Worker classification issues are popping up in the news a lot again. This is because the National Labor Relations Board (NLRB) is taking a more aggressive view on joint-employer standards under the National Labor Relations Act, particularly as to how these standards apply in the staffing company and the franchisor-franchisee settings. Recently the Department of Labor (DOL) and the IRS have been aggressively pursuing companies on various fronts for misclassifying workers as independent contractors.
The issue of joint-employer liability – when one company is tagged with the legal obligations of another company – is not new. Nonunion and union subsidiaries of the same parent company must be careful not to be deemed the same company. Otherwise, the nonunion subsidiary could be found responsible for the labor obligations of the union subsidiary. Sister companies and parent-subsidiary companies in any context must be careful to maintain their independence so as to avoid being brought into the litigation of another company. Staffing companies and their clients must be careful to define employment obligations of each company. In a transaction setting, successor companies should follow all corporate formalities so that, for example, the legal disputes of a buyer are not imputed to its seller.
What are the joint-employer liability rules, and how are they changing? Joint-employer liability rules consist of two separate doctrines, although they often are blurred. The first one is the “single-employer” doctrine. Under this doctrine, two ostensibly separate companies are treated as one. “Double-breasting” analysis – the potential liability of a nonunion subsidiary for a union subsidiary’s labor obligations – usually occurs under the single-employer doctrine. Analysis of the single-employer doctrine usually involves the following four factors: 1) interrelation of operations, 2) common management, 3) common ownership, and 4) centralized control over labor relations. Historically, courts put extra emphasis on the fourth factor.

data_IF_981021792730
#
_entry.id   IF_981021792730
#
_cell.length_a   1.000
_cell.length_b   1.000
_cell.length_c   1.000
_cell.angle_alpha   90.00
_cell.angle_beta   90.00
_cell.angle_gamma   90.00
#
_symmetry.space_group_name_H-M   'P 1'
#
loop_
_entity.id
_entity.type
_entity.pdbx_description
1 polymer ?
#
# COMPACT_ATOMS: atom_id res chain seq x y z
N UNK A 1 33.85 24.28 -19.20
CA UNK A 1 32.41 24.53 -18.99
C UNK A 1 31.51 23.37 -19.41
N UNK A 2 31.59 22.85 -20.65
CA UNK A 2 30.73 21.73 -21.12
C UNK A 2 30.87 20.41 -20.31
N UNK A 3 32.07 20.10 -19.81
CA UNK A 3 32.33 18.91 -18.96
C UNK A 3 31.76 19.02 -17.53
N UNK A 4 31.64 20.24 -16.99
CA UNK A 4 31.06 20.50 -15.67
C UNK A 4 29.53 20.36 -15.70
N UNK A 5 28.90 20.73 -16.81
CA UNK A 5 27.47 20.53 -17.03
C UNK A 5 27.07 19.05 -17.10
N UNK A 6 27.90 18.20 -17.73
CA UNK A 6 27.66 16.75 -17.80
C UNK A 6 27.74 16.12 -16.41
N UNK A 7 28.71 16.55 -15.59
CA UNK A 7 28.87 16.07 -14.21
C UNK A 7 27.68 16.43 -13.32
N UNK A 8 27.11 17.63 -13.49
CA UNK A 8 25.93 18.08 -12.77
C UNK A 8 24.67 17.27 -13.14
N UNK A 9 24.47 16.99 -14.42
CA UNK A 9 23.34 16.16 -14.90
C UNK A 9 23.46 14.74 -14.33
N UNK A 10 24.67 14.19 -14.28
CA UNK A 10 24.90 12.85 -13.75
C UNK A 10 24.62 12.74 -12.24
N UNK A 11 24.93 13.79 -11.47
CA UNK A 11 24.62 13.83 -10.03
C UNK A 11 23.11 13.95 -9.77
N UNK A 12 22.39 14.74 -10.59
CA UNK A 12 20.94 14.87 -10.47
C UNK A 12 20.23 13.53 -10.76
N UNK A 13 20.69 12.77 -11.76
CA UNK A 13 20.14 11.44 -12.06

The second concept, the “joint-employer” doctrine, arises when two different companies have control over the same employee or the same set of employees. This issue can arise when two separate companies are not even related – staffing companies for example. The standards under the joint-employer doctrine are not quite as clear, and the NLRB’s Browning-Ferris decision issued in August 2015 further clouds the issue. In Browning-Ferris, the company’s employees worked outside its recycling plant, and a staffing company’s employees all worked inside the plant. However, all were involved in sorting and preparing trash for recycling. Browning-Ferris, the recycling company, maintained certain hiring standards (mandatory drug tests) for the staffing company, reserved the right to remove employees, and paid the staffing company based upon a markup of hours worked by the staffing company’s workers. Browning-Ferris also controlled methodologies, scheduling, and training. This relationship with the staffing company was clearly different in a lot of ways from a company contracting with a contractor to perform certain work for a fixed price according to the contractor’s expertise. The NLRB found that joint-employer status existed in this case. The NLRB’s position is that a myriad of factors can come into play and not one issue is controlling. However, to oversimplify the analysis, focus remains on control over labor matters, and potential control, not just actual control, may be all that is needed for joint liability.
Federal (and state) agencies have begun to focus more on so-called independent contractor relationships. Whether a worker is an employee or an independent contractor is critical in many different situations. What if the worker kills someone? What if he kills himself? What if he burns your building down? What if he brings a class-action employment case against you? What if he demands overtime pay? What if the IRS wants to see his payroll records? Having correctly categorized a worker in anticipation of these possible scenarios can have a huge impact on any company.